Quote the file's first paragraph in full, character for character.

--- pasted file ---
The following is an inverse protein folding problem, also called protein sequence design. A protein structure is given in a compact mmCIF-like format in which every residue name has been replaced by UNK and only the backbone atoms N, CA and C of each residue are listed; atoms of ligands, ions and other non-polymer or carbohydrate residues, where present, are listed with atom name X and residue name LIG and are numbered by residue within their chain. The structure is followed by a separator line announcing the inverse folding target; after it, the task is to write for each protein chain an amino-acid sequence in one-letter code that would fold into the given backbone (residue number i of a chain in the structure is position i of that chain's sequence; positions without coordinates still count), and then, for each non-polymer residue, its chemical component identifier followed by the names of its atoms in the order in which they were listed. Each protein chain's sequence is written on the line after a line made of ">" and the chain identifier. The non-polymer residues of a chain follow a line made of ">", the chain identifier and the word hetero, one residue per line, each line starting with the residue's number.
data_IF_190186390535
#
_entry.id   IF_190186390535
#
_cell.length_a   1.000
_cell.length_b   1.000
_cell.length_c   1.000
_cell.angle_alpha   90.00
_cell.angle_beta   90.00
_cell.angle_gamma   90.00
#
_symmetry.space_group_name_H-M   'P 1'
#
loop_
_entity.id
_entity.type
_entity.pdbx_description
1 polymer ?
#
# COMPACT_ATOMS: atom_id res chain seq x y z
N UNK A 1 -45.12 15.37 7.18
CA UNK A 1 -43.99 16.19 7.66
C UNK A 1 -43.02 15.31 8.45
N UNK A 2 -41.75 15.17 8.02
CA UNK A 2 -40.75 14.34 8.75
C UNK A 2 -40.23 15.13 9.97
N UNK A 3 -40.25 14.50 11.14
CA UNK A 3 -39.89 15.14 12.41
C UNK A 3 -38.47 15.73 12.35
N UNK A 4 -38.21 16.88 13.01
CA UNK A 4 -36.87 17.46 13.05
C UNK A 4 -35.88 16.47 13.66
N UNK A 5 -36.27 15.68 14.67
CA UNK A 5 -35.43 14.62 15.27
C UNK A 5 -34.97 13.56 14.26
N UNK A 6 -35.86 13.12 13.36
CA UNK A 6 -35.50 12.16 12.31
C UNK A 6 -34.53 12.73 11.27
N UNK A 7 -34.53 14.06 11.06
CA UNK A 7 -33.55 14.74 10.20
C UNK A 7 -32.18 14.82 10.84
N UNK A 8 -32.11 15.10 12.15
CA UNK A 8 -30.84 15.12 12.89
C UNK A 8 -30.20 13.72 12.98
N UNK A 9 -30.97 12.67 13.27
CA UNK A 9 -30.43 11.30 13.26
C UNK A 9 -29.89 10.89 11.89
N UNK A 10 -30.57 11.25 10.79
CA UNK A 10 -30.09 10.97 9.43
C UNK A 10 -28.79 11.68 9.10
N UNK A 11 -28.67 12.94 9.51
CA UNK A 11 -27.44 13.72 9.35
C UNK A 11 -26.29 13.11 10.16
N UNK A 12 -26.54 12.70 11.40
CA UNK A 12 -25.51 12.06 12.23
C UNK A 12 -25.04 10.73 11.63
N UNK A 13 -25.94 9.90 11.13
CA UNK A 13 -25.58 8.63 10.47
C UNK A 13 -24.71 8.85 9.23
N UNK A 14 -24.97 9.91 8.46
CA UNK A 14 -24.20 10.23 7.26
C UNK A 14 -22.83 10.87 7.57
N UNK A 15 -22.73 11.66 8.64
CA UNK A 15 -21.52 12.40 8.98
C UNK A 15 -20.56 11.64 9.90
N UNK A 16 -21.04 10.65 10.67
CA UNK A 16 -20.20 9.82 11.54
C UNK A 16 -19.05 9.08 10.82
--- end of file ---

The following is an inverse protein folding problem, also called protein sequence design. A protein structure is given in a compact mmCIF-like format in which every residue name has been replaced by UNK and only the backbone atoms N, CA and C of each residue are listed; atoms of ligands, ions and other non-polymer or carbohydrate residues, where present, are listed with atom name X and residue name LIG and are numbered by residue within their chain. The structure is followed by a separator line announcing the inverse folding target; after it, the task is to write for each protein chain an amino-acid sequence in one-letter code that would fold into the given backbone (residue number i of a chain in the structure is position i of that chain's sequence; positions without coordinates still count), and then, for each non-polymer residue, its chemical component identifier followed by the names of its atoms in the order in which they were listed. Each protein chain's sequence is written on the line after a line made of ">" and the chain identifier. The non-polymer residues of a chain follow a line made of ">", the chain identifier and the word hetero, one residue per line, each line starting with the residue's number.